After a rocky year, Pokémon Scarlet and Violet’s story is coming to an end next month. Its second DLC, The Indigo Disk, will conclude its bonus Hidden Treasure of Area Zero arc on December 14. That’ll close out the series’ most scrutinized set of games to date, which were lambasted at launch for performance issues and poor visual quality. The Indigo Disk certainly won’t reverse that narrative, but it at least has a shot at sending disappointed fans home happy -- especially after the underwhelming Teal Mask expansion.

Ahead of its launch, I got a hands-on preview with the upcoming DLC that showed me a bit of what to expect. I explored its new open-world area, saw some familiar monsters, and fought in one of the toughest battles I’ve ever had in a mainline Pokémon story. Every technical problem in the base game still reared its ugly head during my hour of playtime, but The Indigo Disk at least brings some high-level challenges to the mix that will test even the most seasoned competitive players.
Same problems, new challenges
The Indigo Disk picks up right after The Teal Mask’s conclusion (players will need to beat it to start the new DLC). In it, I’m sent to Blueberry Academy, which is a massive biodome floating in the middle of the ocean. It houses a round, open-world area split up into four distinct environments. One corner has your standard grassy plains, while another is a massive snowy mountain full of ice Pokémon. It’s significantly bigger than Teal Mask’s bite-sized open world, though the general design isn’t too different.

Read more
Detective Pikachu Returns: release date, trailers, gameplay, and more
Pikachu with detective cap smiling and drinking coffee cup

One of the more forgotten entries in the monster-catching franchise is also the most unique. Detective Pikachu was originally a 3DS game (and a feature film) that cast Pikachu as a smooth-talking (that's right, he talks!) detective who teams up with a kid named Tim Goodman to solve various mysteries. Rather than play like an RPG, this entry was more of an adventure game, focusing on story and, naturally, solving mysteries. After the success of the game and film, it was only a matter of time before a sequel game was announced. The wait turned out to be quite a bit longer than many expected, but now that Detective Pikachu Returns has been officially announced, we've put on our caps and collected all the clues about this upcoming adventure.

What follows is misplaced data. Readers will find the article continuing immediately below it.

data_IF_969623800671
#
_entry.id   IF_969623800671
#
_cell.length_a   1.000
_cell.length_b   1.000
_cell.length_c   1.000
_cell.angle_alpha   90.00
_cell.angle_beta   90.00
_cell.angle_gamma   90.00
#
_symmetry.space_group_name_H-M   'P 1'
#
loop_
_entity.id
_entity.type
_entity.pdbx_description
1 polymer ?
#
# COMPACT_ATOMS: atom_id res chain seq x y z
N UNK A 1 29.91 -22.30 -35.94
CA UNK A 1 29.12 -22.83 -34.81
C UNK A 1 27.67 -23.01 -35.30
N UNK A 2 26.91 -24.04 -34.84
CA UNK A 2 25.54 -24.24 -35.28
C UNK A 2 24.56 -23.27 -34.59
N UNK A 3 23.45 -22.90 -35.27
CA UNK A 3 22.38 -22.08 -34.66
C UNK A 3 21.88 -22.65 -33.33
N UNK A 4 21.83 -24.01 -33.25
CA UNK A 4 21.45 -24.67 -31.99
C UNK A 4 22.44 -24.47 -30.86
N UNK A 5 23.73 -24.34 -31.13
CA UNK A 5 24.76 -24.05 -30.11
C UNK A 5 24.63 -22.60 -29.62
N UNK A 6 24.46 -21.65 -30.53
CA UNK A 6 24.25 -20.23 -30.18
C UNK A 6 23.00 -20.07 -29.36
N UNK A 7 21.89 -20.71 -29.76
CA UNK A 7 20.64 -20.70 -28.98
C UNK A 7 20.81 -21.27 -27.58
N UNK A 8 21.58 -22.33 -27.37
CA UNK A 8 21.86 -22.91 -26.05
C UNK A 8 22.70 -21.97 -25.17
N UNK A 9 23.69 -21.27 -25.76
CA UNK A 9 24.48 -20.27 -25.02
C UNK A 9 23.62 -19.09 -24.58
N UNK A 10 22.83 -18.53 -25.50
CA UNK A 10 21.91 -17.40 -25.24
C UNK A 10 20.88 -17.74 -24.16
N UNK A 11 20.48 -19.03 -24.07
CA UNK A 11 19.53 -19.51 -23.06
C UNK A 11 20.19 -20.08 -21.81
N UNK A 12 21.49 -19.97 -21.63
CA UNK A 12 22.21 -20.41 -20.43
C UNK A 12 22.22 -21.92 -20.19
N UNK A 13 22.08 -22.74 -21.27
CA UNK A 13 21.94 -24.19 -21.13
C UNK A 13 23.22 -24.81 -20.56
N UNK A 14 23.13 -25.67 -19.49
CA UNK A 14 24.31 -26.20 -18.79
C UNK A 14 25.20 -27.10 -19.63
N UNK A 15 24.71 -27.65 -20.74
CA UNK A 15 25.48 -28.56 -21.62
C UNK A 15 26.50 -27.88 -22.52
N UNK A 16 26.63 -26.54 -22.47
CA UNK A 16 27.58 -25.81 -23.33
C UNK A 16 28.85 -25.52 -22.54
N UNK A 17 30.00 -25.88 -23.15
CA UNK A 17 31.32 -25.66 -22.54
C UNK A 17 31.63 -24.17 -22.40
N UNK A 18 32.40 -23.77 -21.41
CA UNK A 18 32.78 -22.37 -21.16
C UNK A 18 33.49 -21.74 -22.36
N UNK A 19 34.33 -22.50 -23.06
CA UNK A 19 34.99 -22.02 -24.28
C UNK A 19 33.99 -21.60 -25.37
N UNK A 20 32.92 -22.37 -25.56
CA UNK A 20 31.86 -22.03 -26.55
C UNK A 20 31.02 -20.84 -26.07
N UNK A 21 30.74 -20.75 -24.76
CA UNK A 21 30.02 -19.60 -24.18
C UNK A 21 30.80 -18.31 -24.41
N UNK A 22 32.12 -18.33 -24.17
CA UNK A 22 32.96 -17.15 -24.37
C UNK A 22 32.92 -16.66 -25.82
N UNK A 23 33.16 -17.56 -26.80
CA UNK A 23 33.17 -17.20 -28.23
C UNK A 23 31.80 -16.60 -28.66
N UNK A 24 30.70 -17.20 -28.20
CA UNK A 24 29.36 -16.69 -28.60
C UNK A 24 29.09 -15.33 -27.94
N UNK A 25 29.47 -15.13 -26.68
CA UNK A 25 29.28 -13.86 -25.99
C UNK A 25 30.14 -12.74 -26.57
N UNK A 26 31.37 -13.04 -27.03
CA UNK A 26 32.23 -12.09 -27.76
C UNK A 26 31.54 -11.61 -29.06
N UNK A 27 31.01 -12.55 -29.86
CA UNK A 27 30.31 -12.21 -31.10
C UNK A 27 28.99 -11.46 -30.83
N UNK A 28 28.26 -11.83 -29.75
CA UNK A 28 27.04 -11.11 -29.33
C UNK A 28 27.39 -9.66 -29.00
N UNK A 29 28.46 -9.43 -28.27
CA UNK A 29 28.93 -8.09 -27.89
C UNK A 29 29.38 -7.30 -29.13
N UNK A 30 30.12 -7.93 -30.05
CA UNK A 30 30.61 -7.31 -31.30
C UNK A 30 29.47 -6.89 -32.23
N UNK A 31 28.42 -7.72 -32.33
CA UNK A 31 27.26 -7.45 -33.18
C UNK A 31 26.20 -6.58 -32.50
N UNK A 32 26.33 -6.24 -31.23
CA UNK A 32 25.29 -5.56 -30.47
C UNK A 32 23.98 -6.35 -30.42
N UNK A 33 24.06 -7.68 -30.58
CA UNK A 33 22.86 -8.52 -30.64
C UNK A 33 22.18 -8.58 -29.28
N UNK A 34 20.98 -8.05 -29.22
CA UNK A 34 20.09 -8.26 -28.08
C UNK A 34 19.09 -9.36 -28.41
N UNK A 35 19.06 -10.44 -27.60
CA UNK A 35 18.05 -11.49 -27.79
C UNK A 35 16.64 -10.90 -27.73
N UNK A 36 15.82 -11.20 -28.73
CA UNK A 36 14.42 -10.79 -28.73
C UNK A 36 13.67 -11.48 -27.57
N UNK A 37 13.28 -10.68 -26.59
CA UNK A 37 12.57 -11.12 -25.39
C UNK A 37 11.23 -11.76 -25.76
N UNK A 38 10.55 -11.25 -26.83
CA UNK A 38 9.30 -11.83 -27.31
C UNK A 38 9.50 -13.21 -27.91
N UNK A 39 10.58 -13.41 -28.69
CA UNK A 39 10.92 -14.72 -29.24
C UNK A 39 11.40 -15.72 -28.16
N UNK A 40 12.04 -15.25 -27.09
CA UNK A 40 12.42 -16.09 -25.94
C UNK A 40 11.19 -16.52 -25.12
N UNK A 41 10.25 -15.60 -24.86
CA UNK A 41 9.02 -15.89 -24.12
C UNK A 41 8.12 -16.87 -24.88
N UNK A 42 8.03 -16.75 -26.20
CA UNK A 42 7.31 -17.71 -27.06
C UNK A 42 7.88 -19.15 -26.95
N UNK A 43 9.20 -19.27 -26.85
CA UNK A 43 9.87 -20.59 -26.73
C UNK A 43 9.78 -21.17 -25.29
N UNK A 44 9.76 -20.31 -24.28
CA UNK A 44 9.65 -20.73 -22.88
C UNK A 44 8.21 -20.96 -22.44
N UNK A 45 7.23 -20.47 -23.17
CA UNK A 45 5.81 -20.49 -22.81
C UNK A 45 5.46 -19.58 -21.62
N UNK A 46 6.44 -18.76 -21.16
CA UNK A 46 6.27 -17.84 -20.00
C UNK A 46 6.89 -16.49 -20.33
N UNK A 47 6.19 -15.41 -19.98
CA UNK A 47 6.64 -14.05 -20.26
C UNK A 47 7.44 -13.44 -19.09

Release date

Detective Pikachu Returns is right around the corner. The game will launch on October 6, 2023.

Read more
Pokémon Stadium 2 and Trading Card Game are now on Switch with online play
Ash holds a Pokeball while a lot of iconic Pokemon stand behind him.

Nintendo Switch Online just added two retro classics, as Pokémon Stadium 2 and Pokémon Trading Card Game are now available on the service. Both games have been updated to feature online multiplayer.

Both announcements come from today's Pokémon Presents stream, which primarily focused on updates to mobile games and Pokémon Scarlet and Violet. Nintendo Switch Online got a small block during the presentation, when it was revealed that the two games were dropping on Switch shortly after the stream.

Read more